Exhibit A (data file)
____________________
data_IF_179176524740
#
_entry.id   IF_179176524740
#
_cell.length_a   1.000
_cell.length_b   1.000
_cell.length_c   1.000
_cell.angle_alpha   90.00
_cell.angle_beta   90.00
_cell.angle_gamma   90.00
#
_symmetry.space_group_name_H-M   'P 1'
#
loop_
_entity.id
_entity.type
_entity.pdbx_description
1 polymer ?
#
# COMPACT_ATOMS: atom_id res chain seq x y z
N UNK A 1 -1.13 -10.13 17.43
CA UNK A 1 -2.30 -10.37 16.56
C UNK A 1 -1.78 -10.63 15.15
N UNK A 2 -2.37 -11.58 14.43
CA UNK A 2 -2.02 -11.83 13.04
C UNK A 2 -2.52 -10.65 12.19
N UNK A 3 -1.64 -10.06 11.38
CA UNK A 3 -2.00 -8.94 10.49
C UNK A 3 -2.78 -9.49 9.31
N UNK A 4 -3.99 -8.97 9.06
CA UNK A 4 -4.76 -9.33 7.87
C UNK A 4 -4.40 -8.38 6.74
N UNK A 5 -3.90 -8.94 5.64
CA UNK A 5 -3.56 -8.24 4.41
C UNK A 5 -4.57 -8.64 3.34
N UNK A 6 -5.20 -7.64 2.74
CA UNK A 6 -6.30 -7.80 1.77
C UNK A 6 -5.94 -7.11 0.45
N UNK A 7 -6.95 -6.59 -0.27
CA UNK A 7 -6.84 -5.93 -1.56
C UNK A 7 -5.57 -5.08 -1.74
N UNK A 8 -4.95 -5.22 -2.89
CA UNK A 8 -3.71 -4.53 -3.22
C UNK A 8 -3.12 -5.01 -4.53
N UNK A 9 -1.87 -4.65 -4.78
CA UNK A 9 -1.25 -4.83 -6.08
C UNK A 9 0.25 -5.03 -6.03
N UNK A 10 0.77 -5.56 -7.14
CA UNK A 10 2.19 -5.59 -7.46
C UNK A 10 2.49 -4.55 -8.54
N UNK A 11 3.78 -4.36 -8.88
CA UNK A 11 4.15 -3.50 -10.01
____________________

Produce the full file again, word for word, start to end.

data_IF_179176524740
#
_entry.id   IF_179176524740
#
_cell.length_a   1.000
_cell.length_b   1.000
_cell.length_c   1.000
_cell.angle_alpha   90.00
_cell.angle_beta   90.00
_cell.angle_gamma   90.00
#
_symmetry.space_group_name_H-M   'P 1'
#
loop_
_entity.id
_entity.type
_entity.pdbx_description
1 polymer ?
#
# COMPACT_ATOMS: atom_id res chain seq x y z
N UNK A 1 -1.13 -10.13 17.43
CA UNK A 1 -2.30 -10.37 16.56
C UNK A 1 -1.78 -10.63 15.15
N UNK A 2 -2.37 -11.58 14.43
CA UNK A 2 -2.02 -11.83 13.04
C UNK A 2 -2.52 -10.65 12.19
N UNK A 3 -1.64 -10.06 11.38
CA UNK A 3 -2.00 -8.94 10.49
C UNK A 3 -2.78 -9.49 9.31
N UNK A 4 -3.99 -8.97 9.06
CA UNK A 4 -4.76 -9.33 7.87
C UNK A 4 -4.40 -8.38 6.74
N UNK A 5 -3.90 -8.94 5.64
CA UNK A 5 -3.56 -8.24 4.41
C UNK A 5 -4.57 -8.64 3.34
N UNK A 6 -5.20 -7.64 2.74
CA UNK A 6 -6.30 -7.80 1.77
C UNK A 6 -5.94 -7.11 0.45
N UNK A 7 -6.95 -6.59 -0.27
CA UNK A 7 -6.84 -5.93 -1.56
C UNK A 7 -5.57 -5.08 -1.74
N UNK A 8 -4.95 -5.22 -2.89
CA UNK A 8 -3.71 -4.53 -3.22
C UNK A 8 -3.12 -5.01 -4.53
N UNK A 9 -1.87 -4.65 -4.78
CA UNK A 9 -1.25 -4.83 -6.08
C UNK A 9 0.25 -5.03 -6.03
N UNK A 10 0.77 -5.56 -7.14
CA UNK A 10 2.19 -5.59 -7.46
C UNK A 10 2.49 -4.55 -8.54
N UNK A 11 3.78 -4.36 -8.88
CA UNK A 11 4.15 -3.50 -10.01